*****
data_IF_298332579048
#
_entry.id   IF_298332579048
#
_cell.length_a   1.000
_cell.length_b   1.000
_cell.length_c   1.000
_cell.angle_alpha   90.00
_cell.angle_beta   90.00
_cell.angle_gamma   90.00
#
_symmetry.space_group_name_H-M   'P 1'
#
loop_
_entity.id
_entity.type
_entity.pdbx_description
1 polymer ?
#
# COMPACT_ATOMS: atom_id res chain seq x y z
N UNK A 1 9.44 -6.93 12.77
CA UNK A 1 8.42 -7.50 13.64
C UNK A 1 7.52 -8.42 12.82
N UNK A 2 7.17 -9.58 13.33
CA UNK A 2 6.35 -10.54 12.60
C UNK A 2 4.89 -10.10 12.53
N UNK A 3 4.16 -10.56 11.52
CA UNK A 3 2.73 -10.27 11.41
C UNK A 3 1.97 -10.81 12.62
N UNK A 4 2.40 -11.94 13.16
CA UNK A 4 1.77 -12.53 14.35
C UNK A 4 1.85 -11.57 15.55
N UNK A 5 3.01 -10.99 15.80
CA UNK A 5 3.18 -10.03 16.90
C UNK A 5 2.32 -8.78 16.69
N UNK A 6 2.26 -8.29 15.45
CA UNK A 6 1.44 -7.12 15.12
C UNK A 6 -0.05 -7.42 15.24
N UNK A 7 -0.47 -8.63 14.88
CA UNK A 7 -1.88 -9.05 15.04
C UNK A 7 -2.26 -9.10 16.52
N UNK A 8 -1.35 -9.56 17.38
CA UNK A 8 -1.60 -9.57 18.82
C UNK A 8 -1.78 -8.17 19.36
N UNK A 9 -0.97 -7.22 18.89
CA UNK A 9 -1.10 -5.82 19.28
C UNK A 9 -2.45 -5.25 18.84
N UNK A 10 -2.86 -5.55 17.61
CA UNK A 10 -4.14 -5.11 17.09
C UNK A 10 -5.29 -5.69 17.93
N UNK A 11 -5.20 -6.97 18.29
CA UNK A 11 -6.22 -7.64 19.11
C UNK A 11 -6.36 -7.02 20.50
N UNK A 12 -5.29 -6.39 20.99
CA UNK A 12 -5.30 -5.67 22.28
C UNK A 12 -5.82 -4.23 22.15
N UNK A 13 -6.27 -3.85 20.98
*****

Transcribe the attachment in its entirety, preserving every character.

data_IF_298332579048
#
_entry.id   IF_298332579048
#
_cell.length_a   1.000
_cell.length_b   1.000
_cell.length_c   1.000
_cell.angle_alpha   90.00
_cell.angle_beta   90.00
_cell.angle_gamma   90.00
#
_symmetry.space_group_name_H-M   'P 1'
#
loop_
_entity.id
_entity.type
_entity.pdbx_description
1 polymer ?
#
# COMPACT_ATOMS: atom_id res chain seq x y z
N UNK A 1 9.44 -6.93 12.77
CA UNK A 1 8.42 -7.50 13.64
C UNK A 1 7.52 -8.42 12.82
N UNK A 2 7.17 -9.58 13.33
CA UNK A 2 6.35 -10.54 12.60
C UNK A 2 4.89 -10.10 12.53
N UNK A 3 4.16 -10.56 11.52
CA UNK A 3 2.73 -10.27 11.41
C UNK A 3 1.97 -10.81 12.62
N UNK A 4 2.40 -11.94 13.16
CA UNK A 4 1.77 -12.53 14.35
C UNK A 4 1.85 -11.57 15.55
N UNK A 5 3.01 -10.99 15.80
CA UNK A 5 3.18 -10.03 16.90
C UNK A 5 2.32 -8.78 16.69
N UNK A 6 2.26 -8.29 15.45
CA UNK A 6 1.44 -7.12 15.12
C UNK A 6 -0.05 -7.42 15.24
N UNK A 7 -0.47 -8.63 14.88
CA UNK A 7 -1.88 -9.05 15.04
C UNK A 7 -2.26 -9.10 16.52
N UNK A 8 -1.35 -9.56 17.38
CA UNK A 8 -1.60 -9.57 18.82
C UNK A 8 -1.78 -8.17 19.36
N UNK A 9 -0.97 -7.22 18.89
CA UNK A 9 -1.10 -5.82 19.28
C UNK A 9 -2.45 -5.25 18.84
N UNK A 10 -2.86 -5.55 17.61
CA UNK A 10 -4.14 -5.11 17.09
C UNK A 10 -5.29 -5.69 17.93
N UNK A 11 -5.20 -6.97 18.29
CA UNK A 11 -6.22 -7.64 19.11
C UNK A 11 -6.36 -7.02 20.50
N UNK A 12 -5.29 -6.39 20.99
CA UNK A 12 -5.30 -5.67 22.28
C UNK A 12 -5.82 -4.23 22.15
N UNK A 13 -6.27 -3.85 20.98